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Rachel V. Rose, JD, MBA, advises clients on compliance and transactions in healthcare, cybersecurity, corporate and securities law, while representing plaintiffs in False Claims Act and Dodd-Frank whistleblower cases. She also teaches bioethics at Baylor College of Medicine in Houston. Rachel can be reached through her website, www.rvrose.com.
Despite express prohibition regarding the use and/or the sale of PHI by unauthorized individuals, doctors and companies still did it-and paid.
Among the many impermissible uses and disclosures of protected health information (PHI) is the sale and use by third parties. Specifically, 45 CFR § 164.502(5)(ii)(A) states, “[e]xcept pursuant to an in compliance with § 164.508(a)(4), a covered entity or business associated may not sell protected health information.”
The exceptions are very narrow and require the express consent of the patient, as well as other required items.
After a five-day trial, a federal jury in Springfield, Mass., convicted a physician of the following: disclosing patients’ PHI to a sales representative at pharma company Warner Chilcott without the knowledge or consent of the patient in violation of HIPAA; accepting remuneration in violation of the anti-kickback statute, which Warner Chilcott admitted to in 2015; and lying to federal agents during the investigation.
The jurors found OBGYN Rita Luthra, MD, guilty of violating HIPAA by disclosing information, which enabled Warner Chilcott’s subsidiary company, Allergan, to target customers for its expensive osteoporosis products, Actonel and Atelvia. Warner Chilcott actually paid the government $125 million in penalties for providing physician “speakers’ fees” in return for access to the medical records and prescribing the products. Luthra was found to have obstructed justice during the course of the criminal healthcare investigation.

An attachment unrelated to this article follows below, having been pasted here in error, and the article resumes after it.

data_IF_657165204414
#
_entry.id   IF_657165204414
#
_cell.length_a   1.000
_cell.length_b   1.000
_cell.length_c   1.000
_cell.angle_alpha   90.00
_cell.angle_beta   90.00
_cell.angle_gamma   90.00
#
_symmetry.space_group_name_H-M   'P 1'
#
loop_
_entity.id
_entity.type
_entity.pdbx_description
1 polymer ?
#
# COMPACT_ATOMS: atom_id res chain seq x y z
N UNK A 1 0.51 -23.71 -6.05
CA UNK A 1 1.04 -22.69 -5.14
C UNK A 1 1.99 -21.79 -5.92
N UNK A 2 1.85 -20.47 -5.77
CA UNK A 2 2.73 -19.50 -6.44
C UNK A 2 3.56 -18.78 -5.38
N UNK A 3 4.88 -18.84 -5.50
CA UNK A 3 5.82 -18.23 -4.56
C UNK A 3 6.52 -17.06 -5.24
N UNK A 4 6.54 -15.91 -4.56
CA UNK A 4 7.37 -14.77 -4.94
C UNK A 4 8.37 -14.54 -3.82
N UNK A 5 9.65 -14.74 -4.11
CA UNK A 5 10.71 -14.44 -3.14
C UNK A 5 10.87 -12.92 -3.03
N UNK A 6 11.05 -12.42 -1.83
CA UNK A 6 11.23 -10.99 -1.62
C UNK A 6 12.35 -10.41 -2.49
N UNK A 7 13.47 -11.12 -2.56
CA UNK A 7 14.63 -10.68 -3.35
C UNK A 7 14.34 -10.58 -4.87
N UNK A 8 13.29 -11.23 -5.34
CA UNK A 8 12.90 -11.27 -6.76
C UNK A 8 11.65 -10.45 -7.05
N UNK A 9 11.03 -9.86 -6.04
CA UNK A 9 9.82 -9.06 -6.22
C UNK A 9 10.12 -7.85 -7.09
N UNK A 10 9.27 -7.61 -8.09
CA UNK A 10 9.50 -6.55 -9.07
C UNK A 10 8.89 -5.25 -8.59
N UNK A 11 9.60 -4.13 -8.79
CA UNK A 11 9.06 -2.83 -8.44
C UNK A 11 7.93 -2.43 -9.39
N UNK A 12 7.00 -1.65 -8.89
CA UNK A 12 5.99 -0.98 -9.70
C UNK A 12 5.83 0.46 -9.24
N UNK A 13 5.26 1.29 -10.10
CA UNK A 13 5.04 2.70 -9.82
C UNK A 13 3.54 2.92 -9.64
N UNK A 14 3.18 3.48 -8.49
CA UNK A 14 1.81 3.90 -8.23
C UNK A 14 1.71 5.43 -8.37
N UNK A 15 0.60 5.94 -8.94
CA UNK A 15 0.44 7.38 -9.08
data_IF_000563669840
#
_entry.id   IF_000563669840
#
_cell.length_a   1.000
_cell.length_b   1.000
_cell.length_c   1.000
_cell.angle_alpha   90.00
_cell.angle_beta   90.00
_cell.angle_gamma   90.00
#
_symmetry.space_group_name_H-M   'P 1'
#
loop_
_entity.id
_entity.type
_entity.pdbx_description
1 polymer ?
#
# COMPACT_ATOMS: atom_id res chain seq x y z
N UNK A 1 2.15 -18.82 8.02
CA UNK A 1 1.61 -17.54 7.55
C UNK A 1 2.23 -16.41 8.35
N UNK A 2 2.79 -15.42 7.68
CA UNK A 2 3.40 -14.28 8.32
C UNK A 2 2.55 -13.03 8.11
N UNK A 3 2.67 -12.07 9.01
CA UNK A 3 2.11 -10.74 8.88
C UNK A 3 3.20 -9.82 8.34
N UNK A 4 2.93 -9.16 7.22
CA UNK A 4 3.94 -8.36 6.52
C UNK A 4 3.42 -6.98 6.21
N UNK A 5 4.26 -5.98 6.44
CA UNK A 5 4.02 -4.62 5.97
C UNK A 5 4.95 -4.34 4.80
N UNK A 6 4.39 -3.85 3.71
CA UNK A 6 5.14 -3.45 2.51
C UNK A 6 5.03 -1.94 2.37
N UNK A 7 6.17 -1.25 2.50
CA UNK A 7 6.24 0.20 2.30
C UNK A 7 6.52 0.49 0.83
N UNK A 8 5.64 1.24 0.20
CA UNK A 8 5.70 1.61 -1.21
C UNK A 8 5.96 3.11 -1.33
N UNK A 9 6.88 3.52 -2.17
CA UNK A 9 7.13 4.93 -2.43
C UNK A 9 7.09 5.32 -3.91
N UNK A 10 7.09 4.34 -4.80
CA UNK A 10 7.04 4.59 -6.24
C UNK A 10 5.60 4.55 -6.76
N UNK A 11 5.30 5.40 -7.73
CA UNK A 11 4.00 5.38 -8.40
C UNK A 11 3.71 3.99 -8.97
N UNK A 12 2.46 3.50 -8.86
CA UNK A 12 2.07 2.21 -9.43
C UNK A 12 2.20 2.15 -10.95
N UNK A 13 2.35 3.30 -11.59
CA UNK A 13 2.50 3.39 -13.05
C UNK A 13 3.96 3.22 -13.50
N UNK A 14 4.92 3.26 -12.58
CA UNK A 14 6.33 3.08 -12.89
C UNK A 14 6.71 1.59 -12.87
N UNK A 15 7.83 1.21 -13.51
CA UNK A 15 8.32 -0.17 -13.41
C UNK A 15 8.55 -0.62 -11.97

According to Law360, “[s]pecial agents from the U.S. Department of Health and Human Services’ Office of the Inspector General showed up at Luthra’s office in 2014 to ask about her relationship with the salesman. According to the superseding indictment, Luthra told the investigators that the salesman had helped her prepare prior authorizations but did not have access to confidential patient information and that Warner Chilcott paid her to comment on clinical research. The jury decided those were lies and convicted her of tampering with the investigation in that interview.”
For physicians, this case should underscore several important factors:
1. HIPAA violations can result in criminal prosecution.
2. Relationships with pharmaceutical and medical device companies need to be disclosed to patients and certain requirements need to be met.
3. Fraudulent payments by companies to physicians are never acceptable.
Failing to address these items in policies and procedures could have significant adverse consequences. The small amount of cash that looks good in the short run can have very adverse financial, legal, reputational, and professional consequences in the long run.